Saturday, October 24

Affordable housing development program to expand and launch this summer

Joan Ling is the Howard and Irene Levine Affordable Housing Development Program co-director and an urban planning lecturer. She said the program helps enrollees acquire skills and knowledge that can often take a considerable amount of time to learn when actively working in the field. (Courtesy of Berangere Altier)

UCLA has developed an educational program which aims to help housing professionals address issues regarding affordable housing.

The Howard and Irene Levine Affordable Housing Development Program is an interdisciplinary educational curriculum developed jointly by faculty from the UCLA Anderson School of Management’s Ziman Center for Real Estate, UCLA Luskin School of Public Affairs and UCLA School of Law. The program is designed to equip housing professionals with specialized training that will allow them to be more effective in developing affordable housing.

The program was first offered in fall 2018 and enrolled 24 entry-level professionals out of 140 applicants. The summer program will increase the number of enrollees to 30 and offer a six-day university-level course about topics pertinent to housing development such as tax credits, design and project management, according to the management school website.

The program is open to professionals working in the housing field and is the first of its kind among major research universities in the United States, according to a press release from the Ziman Center.

Julie Lindner, LAHDP program manager, said the program aims to help housing professionals address the country’s lack of affordable housing more effectively.

“We’re hoping that we’ll be able to provide a service to the community by giving professionals working in this sector the knowledge to build housing much more quickly and effectively,” Lindner said. “We want to help these developers become more entrenched in their business and have the skill set to do their best work.”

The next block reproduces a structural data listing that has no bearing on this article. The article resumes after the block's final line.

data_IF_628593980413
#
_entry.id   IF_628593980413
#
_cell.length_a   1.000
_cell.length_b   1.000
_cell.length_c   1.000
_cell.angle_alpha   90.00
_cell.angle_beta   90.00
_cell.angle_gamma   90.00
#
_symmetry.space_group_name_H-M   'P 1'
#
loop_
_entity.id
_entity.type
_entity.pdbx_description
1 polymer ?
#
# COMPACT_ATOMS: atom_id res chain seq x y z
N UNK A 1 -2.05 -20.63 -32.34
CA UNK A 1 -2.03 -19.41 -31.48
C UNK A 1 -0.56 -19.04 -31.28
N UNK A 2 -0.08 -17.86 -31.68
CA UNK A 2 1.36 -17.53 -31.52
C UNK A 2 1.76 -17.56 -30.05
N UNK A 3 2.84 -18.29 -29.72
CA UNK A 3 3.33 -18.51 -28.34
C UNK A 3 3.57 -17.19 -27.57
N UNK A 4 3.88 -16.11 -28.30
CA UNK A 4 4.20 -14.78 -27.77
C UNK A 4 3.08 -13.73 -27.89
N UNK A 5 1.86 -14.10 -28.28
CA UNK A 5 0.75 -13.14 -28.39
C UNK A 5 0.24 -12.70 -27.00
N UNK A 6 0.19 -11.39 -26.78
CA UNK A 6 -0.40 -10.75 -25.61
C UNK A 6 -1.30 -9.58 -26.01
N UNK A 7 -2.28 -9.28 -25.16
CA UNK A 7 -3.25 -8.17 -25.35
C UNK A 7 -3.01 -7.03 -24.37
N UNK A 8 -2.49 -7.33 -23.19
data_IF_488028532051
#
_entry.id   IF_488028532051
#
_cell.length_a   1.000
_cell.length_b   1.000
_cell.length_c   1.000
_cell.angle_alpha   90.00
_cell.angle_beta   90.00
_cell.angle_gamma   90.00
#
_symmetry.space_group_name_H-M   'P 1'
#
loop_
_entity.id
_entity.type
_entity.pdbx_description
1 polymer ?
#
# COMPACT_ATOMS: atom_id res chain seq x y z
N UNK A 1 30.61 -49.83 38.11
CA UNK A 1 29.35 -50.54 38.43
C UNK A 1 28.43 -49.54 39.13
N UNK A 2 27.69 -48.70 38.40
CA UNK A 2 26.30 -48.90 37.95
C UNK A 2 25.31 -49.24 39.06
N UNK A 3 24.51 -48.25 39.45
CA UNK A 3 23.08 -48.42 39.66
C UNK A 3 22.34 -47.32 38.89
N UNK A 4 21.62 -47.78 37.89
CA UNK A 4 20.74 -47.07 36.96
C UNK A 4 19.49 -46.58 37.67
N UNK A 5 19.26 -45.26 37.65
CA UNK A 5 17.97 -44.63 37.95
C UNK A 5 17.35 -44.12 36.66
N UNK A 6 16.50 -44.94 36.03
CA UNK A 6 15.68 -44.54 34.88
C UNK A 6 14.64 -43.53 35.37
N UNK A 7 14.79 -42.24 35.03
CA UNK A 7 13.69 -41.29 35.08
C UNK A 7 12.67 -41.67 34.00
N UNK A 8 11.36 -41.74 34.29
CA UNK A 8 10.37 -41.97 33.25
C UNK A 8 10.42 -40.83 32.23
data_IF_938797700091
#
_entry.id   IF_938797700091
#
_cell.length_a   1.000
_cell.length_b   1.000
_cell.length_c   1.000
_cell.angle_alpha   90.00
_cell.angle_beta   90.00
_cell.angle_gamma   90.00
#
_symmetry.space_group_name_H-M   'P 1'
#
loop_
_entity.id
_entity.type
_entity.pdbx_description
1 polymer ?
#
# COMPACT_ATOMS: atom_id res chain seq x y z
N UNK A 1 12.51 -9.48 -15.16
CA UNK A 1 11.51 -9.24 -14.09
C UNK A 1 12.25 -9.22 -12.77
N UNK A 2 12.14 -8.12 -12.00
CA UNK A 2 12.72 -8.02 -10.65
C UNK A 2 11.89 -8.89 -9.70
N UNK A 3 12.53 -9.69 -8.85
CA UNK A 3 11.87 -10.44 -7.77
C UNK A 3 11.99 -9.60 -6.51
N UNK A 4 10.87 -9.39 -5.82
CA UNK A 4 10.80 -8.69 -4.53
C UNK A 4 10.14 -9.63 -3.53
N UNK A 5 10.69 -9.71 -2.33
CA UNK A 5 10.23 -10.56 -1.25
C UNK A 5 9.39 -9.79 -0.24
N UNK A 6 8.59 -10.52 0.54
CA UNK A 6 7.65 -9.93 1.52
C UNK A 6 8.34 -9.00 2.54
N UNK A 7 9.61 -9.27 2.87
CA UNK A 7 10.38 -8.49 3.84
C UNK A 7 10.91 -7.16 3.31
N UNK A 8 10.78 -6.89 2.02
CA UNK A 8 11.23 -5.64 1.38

Joan Ling, LADHP co-director and program lecturer, said the program’s curriculum was partly adapted from the Howard and Irene Levine Program in Housing and Social Responsibility, which offers a course to UCLA graduate students that addresses housing markets, housing policy and sustainability.

Ling said the new program is more detailed and fast-paced than the program in housing and social responsibility, which better suits professionals already working in the field.

She also said the program helps enrollees acquire skills and knowledge that can often take a considerable amount of time to learn when actively working in the field.

“You can train on the job, but when you do that, you often miss out on how a project might be done differently or more effectively,” Ling said. “This program allows professionals to pick up on things they might otherwise miss out on by keeping their nose to the grind.”

Lindner said housing is an ongoing issue facing the nation, and one of the most effective ways professionals can address the issue is to educate themselves.

“We’re definitely at a crisis point when it comes to housing, and all of our cities are trying to find ways to house people who need it the most without displacing others,” Lindner said. “One of the best ways to do that is to educate professionals on how they can build better and build smarter.”

According to a 2018 study published by the UCLA Luskin Center for History and Policy, 57 percent of renters in Los Angeles were rent-burdened in 2009 to 2011, meaning they had to pay more than 30 percent of their income to afford rent. Of the lowest earners, 78 percent were severely rent-burdened, meaning they had to pay than half of their income to afford rent. The study also showed that the median income in LA County in 2009 to 2011 fell 2 percent since 1970, while rent increased by 85 percent over the same time period.

A 2018 report by the California Department of Housing and Community Development also showed that the state produces an average of less than 80,000 new homes annually over the last 10 years, which is considerably below the projected 180,000 new homes needed per year.

Lindner added she feels satisfied knowing that the program could potentially help professionals alleviate the nation’s housing crisis.

“As a university, it’s part of our DNA to provide service, and that’s what’s most gratifying about this program,” Lindner said. “We’re providing this service to the folks that are in the trenches trying to get this housing built and to solve this issue.”

Comments are supposed to create a forum for thoughtful, respectful community discussion. Please be nice. View our full comments policy here.